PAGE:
In a nutshell: Microsoft wants to move as many users as possible onto Windows 11. The operating system didn't gain steam as quickly as Windows 10, but the older edition is approaching official end-of-life status. After next year, those wishing for further security updates must pay.

Microsoft announced that users and businesses can continue receiving critical security updates for Windows 10 after its official support ends in October 2025. Like Windows 7, the company will offer an annual subscription for three years of patches following the official sunset date.

Enrollees will receive monthly updates to close vulnerabilities but will not obtain new features. Microsoft previously confirmed that 22H2, released last year, is the final feature update to Windows 10. Pricing and availability details for the subscription are still to come. Enterprise IoT systems will continue receiving updates on a longer alternate timeline.

The company mentioned the upcoming subscription at the end of a blog post explaining different methods for migrating to Windows 11. Aside from the free updates available to many Windows 10 systems, Microsoft also suggested buying new Windows 11-capable devices in a likely ploy to spur PC sales, which have begun to recover after a dry spell lasting multiple quarters.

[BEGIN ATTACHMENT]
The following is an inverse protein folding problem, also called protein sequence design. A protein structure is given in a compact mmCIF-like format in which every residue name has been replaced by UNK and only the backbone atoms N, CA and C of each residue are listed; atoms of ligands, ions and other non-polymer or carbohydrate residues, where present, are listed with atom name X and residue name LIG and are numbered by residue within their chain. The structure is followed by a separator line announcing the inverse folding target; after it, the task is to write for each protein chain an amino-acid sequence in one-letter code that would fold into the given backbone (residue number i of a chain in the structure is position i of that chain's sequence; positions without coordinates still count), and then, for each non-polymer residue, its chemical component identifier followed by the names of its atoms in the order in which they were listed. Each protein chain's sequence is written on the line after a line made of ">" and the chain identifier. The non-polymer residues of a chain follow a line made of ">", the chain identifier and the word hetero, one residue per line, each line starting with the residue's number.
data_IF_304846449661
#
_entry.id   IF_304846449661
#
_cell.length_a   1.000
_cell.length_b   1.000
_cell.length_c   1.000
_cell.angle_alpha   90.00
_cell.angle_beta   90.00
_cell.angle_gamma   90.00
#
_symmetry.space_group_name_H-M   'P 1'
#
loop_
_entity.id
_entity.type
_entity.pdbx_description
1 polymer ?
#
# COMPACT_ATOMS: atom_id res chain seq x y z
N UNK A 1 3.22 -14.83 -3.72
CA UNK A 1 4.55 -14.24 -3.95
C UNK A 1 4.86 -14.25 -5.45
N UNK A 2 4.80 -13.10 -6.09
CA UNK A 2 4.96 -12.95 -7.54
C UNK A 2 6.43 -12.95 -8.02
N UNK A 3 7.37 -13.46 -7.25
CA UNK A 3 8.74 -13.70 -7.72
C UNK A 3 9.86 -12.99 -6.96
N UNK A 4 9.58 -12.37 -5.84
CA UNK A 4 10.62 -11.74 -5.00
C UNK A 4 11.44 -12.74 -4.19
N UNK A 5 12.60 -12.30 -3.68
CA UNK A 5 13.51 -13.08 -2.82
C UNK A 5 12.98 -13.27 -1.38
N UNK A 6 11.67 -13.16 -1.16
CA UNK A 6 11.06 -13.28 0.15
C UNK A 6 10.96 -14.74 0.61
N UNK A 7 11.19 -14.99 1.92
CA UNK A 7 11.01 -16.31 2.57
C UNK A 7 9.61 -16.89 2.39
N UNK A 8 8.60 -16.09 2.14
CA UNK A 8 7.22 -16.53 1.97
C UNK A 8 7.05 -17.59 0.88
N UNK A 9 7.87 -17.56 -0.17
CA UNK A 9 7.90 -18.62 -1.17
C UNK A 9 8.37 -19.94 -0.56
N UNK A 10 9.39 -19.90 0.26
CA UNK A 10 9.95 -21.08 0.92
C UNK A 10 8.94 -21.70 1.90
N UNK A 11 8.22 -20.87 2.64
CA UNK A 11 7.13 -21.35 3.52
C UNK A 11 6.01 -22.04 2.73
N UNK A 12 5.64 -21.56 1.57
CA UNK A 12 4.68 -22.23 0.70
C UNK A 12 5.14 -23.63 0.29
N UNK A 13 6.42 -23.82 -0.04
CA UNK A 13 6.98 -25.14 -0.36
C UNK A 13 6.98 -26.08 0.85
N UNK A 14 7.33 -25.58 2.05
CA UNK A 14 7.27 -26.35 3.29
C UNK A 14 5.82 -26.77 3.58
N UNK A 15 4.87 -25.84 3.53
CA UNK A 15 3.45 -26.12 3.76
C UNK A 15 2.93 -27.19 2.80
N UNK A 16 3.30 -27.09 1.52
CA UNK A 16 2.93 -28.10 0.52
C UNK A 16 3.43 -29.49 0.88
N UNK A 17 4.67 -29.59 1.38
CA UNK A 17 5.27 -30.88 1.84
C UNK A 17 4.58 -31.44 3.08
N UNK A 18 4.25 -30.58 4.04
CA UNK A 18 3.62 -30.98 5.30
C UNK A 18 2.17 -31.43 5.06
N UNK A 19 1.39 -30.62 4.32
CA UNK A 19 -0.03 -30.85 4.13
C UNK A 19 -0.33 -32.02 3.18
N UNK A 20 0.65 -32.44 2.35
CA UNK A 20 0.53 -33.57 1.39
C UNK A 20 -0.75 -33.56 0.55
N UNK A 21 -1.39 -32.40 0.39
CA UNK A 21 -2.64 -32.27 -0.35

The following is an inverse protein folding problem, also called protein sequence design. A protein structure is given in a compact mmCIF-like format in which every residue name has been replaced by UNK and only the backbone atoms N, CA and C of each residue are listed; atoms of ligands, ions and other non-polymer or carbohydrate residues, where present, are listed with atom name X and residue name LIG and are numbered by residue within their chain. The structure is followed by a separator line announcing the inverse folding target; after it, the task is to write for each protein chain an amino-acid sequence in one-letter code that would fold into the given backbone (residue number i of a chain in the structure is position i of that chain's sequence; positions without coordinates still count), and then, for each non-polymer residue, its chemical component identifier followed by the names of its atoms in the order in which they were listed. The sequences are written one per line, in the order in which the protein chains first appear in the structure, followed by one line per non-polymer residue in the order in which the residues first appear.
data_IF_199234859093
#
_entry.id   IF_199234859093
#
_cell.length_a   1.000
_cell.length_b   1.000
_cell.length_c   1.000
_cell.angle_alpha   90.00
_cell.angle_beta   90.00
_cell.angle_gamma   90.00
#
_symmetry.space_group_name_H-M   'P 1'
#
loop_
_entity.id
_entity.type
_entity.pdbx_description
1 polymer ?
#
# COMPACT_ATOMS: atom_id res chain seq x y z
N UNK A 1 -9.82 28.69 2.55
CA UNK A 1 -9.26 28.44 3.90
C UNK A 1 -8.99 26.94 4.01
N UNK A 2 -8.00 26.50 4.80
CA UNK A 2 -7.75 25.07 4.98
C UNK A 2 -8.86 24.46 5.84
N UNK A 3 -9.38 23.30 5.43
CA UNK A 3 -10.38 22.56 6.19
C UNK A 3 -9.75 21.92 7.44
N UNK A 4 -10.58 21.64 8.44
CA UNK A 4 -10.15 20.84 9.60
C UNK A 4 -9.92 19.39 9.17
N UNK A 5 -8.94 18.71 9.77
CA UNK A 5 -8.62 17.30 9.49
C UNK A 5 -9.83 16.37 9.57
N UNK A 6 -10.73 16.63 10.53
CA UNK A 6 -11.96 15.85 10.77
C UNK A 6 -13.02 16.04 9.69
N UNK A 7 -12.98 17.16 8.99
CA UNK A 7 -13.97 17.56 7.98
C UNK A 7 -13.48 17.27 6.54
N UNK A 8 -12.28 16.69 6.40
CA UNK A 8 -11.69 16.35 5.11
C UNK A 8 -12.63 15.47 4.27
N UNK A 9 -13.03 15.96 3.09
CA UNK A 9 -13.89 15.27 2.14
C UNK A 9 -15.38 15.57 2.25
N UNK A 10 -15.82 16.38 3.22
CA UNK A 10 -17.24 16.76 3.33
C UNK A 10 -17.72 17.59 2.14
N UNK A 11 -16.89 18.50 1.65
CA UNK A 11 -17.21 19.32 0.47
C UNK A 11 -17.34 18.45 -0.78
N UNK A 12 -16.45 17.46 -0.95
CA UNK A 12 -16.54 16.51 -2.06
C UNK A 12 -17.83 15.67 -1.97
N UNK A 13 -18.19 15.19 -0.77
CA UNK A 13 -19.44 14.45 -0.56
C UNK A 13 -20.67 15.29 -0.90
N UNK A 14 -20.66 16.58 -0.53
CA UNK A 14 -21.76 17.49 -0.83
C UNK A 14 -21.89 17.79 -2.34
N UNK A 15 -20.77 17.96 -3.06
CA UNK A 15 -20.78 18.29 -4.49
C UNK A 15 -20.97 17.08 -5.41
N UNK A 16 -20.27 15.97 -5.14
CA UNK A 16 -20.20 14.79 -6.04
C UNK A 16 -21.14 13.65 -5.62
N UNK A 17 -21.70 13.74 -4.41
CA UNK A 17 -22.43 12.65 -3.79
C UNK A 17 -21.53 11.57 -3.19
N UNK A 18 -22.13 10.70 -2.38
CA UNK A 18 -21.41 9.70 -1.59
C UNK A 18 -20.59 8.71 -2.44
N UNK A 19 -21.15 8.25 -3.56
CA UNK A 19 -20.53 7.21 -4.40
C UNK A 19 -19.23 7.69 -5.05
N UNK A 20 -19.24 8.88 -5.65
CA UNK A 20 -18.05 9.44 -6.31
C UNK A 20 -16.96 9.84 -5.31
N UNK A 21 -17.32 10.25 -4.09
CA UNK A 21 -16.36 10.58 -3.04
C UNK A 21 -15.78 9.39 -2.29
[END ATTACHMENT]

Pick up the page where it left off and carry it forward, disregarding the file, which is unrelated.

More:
The company also pushed its cloud and subscription services like Windows 365 to facilitate migrations. Microsoft will roll the Windows 10 extended support subscription into 365 when users connect to Windows 11 cloud PCs, and Windows 10 Azure Virtual Desktop users receive the patches for free.

Users wishing to avoid subscriptions or continue using Windows 10 longer must rely on third-party groups like 0patch to keep their systems secure. 0patch continues to release updates for Windows 7, Server 2008, and Server 2012, so it will likely support Windows 10 for years.

Despite having less than a year of official support left, Windows 10 remains highly popular. The latest OS usage snapshot from Steam's November 2023 hardware and software survey suggests that over half of systems still run Windows 10. Its successor is gaining popularity, but not nearly as quickly as Windows 10 replaced Windows 7.

Meanwhile, previous rumors suggest Windows 12 could emerge around June next year. Companies like Intel and Quanta have expressed optimism that the next version of Windows could boost the client-side and AI markets.